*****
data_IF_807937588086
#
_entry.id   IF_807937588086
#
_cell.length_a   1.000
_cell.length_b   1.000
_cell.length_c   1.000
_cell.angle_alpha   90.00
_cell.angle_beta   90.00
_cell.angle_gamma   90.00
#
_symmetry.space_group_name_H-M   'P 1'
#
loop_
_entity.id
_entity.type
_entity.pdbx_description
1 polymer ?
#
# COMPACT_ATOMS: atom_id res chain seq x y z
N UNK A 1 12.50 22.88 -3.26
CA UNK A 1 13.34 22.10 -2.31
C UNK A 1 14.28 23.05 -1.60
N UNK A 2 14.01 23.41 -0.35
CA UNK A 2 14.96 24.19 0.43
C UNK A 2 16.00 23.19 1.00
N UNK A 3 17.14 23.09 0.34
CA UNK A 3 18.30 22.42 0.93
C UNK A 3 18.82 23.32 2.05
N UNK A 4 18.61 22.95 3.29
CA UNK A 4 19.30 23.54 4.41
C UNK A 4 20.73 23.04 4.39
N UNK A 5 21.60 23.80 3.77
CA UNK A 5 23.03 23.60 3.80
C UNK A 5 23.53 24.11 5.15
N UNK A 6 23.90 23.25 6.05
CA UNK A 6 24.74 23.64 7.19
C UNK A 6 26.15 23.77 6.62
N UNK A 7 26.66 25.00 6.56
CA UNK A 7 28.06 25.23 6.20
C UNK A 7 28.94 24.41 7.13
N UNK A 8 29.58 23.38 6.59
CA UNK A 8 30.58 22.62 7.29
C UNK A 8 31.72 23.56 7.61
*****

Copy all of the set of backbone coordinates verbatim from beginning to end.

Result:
data_IF_807937588086
#
_entry.id   IF_807937588086
#
_cell.length_a   1.000
_cell.length_b   1.000
_cell.length_c   1.000
_cell.angle_alpha   90.00
_cell.angle_beta   90.00
_cell.angle_gamma   90.00
#
_symmetry.space_group_name_H-M   'P 1'
#
loop_
_entity.id
_entity.type
_entity.pdbx_description
1 polymer ?
#
# COMPACT_ATOMS: atom_id res chain seq x y z
N UNK A 1 12.50 22.88 -3.26
CA UNK A 1 13.34 22.10 -2.31
C UNK A 1 14.28 23.05 -1.60
N UNK A 2 14.01 23.41 -0.35
CA UNK A 2 14.96 24.19 0.43
C UNK A 2 16.00 23.19 1.00
N UNK A 3 17.14 23.09 0.34
CA UNK A 3 18.30 22.42 0.93
C UNK A 3 18.82 23.32 2.05
N UNK A 4 18.61 22.95 3.29
CA UNK A 4 19.30 23.54 4.41
C UNK A 4 20.73 23.04 4.39
N UNK A 5 21.60 23.80 3.77
CA UNK A 5 23.03 23.60 3.80
C UNK A 5 23.53 24.11 5.15
N UNK A 6 23.90 23.25 6.05
CA UNK A 6 24.74 23.64 7.19
C UNK A 6 26.15 23.77 6.62
N UNK A 7 26.66 25.00 6.56
CA UNK A 7 28.06 25.23 6.20
C UNK A 7 28.94 24.41 7.13
N UNK A 8 29.58 23.38 6.59
CA UNK A 8 30.58 22.62 7.29
C UNK A 8 31.72 23.56 7.61